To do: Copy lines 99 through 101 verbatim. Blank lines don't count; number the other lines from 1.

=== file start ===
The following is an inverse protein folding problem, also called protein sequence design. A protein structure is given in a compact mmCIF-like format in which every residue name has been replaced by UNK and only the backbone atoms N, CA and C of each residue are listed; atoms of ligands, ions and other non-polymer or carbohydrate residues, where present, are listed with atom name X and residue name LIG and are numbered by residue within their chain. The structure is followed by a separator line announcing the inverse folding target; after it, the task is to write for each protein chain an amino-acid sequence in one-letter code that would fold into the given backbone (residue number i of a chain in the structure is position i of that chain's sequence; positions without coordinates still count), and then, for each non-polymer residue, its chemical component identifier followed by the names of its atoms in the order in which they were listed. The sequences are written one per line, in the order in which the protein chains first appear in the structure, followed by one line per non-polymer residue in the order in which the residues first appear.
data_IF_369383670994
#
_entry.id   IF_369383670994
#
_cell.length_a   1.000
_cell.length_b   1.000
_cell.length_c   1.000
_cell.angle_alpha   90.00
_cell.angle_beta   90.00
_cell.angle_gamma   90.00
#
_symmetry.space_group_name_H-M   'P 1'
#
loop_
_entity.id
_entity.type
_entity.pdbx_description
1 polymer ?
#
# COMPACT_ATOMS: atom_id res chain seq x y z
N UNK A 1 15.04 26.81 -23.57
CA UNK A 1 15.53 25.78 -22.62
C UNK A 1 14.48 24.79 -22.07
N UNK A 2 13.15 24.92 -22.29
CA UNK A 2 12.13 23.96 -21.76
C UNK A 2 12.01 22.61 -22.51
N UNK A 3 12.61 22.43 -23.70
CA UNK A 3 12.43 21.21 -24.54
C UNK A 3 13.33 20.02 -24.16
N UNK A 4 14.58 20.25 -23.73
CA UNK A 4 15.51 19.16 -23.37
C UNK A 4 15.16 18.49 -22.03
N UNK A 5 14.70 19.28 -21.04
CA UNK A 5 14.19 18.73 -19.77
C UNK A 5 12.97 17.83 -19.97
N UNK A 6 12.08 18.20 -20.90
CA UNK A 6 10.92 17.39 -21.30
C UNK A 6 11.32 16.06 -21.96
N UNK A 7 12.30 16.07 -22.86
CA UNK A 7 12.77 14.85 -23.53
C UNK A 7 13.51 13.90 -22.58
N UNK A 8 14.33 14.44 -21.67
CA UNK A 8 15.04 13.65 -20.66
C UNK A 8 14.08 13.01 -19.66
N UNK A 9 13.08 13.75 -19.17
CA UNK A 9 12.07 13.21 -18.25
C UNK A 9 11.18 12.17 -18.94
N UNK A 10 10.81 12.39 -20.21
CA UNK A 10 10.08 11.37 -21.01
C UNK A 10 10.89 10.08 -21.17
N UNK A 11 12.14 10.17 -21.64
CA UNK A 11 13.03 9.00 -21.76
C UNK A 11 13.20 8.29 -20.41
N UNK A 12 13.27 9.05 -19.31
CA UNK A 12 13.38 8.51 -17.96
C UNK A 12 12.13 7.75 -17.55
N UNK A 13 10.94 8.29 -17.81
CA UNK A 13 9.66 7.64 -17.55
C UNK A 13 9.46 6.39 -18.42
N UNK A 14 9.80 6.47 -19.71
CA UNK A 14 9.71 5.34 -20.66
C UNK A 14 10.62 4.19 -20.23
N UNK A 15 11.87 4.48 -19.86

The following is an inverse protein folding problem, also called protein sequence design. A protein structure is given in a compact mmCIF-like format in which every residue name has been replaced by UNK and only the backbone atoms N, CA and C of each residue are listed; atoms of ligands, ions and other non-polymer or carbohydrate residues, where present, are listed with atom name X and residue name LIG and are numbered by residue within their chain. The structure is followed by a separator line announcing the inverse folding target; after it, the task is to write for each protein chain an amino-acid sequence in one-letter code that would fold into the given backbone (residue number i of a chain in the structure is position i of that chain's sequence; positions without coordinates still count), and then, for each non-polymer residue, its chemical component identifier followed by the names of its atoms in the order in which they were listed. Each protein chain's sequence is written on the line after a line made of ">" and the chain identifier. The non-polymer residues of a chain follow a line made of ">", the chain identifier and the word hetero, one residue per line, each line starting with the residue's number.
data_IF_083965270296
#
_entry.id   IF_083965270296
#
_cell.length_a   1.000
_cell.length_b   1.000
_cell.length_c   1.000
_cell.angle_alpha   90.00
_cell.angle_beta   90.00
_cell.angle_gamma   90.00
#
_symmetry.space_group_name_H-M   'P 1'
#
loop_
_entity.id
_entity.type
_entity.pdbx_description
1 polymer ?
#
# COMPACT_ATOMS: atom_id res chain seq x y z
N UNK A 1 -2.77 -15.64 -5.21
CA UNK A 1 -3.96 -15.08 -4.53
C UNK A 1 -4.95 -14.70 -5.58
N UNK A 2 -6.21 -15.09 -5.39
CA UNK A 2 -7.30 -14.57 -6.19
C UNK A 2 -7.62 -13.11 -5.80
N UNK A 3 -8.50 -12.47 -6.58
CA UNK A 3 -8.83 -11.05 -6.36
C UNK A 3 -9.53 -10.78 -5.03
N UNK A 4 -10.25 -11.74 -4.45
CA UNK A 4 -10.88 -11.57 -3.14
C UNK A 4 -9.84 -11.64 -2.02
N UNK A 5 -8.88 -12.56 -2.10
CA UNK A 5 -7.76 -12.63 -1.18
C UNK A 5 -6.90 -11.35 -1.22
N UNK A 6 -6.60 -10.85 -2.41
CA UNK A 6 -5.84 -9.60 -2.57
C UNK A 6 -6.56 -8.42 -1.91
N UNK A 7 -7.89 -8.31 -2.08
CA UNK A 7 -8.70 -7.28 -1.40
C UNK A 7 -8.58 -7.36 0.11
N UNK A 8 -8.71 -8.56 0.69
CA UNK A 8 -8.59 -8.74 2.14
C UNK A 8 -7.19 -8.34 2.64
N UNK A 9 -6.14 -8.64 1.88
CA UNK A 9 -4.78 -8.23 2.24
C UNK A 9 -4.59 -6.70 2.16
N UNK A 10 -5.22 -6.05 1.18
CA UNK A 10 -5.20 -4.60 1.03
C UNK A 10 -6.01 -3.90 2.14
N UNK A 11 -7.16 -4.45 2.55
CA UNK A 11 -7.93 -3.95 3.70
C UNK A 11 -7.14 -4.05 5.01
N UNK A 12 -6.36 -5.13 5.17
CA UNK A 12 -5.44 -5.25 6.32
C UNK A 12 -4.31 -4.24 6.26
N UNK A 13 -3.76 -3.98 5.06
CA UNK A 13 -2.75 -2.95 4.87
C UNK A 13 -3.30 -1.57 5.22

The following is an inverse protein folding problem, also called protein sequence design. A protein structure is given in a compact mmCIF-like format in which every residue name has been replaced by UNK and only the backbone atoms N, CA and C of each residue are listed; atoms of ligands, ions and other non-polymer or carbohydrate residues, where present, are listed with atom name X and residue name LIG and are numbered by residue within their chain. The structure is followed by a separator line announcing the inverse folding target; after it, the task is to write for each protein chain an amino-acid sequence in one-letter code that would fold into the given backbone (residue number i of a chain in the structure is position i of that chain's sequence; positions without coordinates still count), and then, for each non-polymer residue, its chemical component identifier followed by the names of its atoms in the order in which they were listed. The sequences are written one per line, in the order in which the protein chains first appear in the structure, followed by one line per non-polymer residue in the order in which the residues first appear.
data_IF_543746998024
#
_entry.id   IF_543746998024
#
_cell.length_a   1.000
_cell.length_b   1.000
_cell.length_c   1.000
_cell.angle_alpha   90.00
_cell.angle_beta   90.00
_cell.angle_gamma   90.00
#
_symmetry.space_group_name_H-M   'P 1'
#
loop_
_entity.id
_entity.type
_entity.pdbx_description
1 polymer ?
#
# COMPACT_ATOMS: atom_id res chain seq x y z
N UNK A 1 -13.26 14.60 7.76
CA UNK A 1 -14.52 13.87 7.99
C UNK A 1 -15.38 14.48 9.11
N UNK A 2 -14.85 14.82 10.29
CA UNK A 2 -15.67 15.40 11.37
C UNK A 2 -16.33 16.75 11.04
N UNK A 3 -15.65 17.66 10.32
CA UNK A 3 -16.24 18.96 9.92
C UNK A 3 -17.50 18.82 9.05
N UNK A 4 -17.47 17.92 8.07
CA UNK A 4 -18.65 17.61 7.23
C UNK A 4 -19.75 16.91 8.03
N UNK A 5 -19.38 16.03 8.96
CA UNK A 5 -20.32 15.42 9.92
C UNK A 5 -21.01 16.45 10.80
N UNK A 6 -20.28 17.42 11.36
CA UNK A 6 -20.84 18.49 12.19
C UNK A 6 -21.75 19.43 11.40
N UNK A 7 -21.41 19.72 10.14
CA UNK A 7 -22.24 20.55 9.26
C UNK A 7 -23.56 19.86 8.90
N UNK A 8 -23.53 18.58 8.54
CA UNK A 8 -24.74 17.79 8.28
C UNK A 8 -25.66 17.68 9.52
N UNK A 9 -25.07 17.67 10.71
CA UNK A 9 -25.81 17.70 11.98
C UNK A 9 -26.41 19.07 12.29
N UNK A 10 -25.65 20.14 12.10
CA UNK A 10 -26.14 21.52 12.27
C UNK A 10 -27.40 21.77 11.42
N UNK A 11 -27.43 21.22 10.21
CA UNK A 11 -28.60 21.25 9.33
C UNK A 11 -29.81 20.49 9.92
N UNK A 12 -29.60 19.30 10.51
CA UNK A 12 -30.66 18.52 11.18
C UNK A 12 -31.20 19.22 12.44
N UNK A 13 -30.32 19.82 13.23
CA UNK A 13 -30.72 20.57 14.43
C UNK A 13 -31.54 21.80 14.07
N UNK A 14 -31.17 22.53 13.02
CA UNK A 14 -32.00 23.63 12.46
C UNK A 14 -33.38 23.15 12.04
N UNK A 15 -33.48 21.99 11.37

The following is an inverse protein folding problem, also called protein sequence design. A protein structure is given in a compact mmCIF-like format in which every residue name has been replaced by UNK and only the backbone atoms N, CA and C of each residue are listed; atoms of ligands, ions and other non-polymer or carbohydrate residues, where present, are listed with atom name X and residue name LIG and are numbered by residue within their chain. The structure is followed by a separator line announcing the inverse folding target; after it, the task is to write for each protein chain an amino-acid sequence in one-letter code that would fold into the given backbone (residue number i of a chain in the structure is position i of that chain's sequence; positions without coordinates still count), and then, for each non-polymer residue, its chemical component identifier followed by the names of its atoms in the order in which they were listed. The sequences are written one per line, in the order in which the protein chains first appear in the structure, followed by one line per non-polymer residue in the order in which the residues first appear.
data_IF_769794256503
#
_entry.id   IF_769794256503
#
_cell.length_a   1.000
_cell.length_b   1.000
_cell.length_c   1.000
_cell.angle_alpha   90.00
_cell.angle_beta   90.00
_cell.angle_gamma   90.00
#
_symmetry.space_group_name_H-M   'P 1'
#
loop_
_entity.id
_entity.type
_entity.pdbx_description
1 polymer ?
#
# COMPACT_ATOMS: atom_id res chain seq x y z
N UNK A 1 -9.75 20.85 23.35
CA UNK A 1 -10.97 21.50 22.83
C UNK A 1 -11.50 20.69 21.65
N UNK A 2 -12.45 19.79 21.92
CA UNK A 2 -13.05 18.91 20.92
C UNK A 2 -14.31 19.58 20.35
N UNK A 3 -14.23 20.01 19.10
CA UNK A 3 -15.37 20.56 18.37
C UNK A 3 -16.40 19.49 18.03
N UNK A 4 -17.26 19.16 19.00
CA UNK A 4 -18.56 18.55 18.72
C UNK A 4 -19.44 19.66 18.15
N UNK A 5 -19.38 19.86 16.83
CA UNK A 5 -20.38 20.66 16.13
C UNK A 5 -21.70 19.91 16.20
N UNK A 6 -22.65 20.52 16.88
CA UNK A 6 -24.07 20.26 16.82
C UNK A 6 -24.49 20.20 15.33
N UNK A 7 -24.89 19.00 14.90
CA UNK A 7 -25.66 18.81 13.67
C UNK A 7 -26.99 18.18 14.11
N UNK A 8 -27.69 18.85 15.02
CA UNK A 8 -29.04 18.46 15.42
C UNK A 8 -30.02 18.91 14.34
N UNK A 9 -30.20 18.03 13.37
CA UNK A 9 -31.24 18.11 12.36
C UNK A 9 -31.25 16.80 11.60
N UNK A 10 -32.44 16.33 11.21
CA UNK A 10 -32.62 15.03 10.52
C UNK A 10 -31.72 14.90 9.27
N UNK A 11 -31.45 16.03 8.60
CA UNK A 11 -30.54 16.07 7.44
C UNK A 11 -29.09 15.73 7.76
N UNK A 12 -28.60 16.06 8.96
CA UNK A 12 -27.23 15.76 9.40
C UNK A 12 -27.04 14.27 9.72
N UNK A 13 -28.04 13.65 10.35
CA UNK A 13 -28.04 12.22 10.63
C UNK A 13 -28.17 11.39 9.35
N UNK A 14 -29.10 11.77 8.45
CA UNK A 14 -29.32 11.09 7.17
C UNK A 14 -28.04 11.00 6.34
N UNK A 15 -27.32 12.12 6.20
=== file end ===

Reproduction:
CA UNK A 5 -7.76 -12.63 -1.18
C UNK A 5 -6.90 -11.35 -1.22
N UNK A 6 -6.60 -10.85 -2.41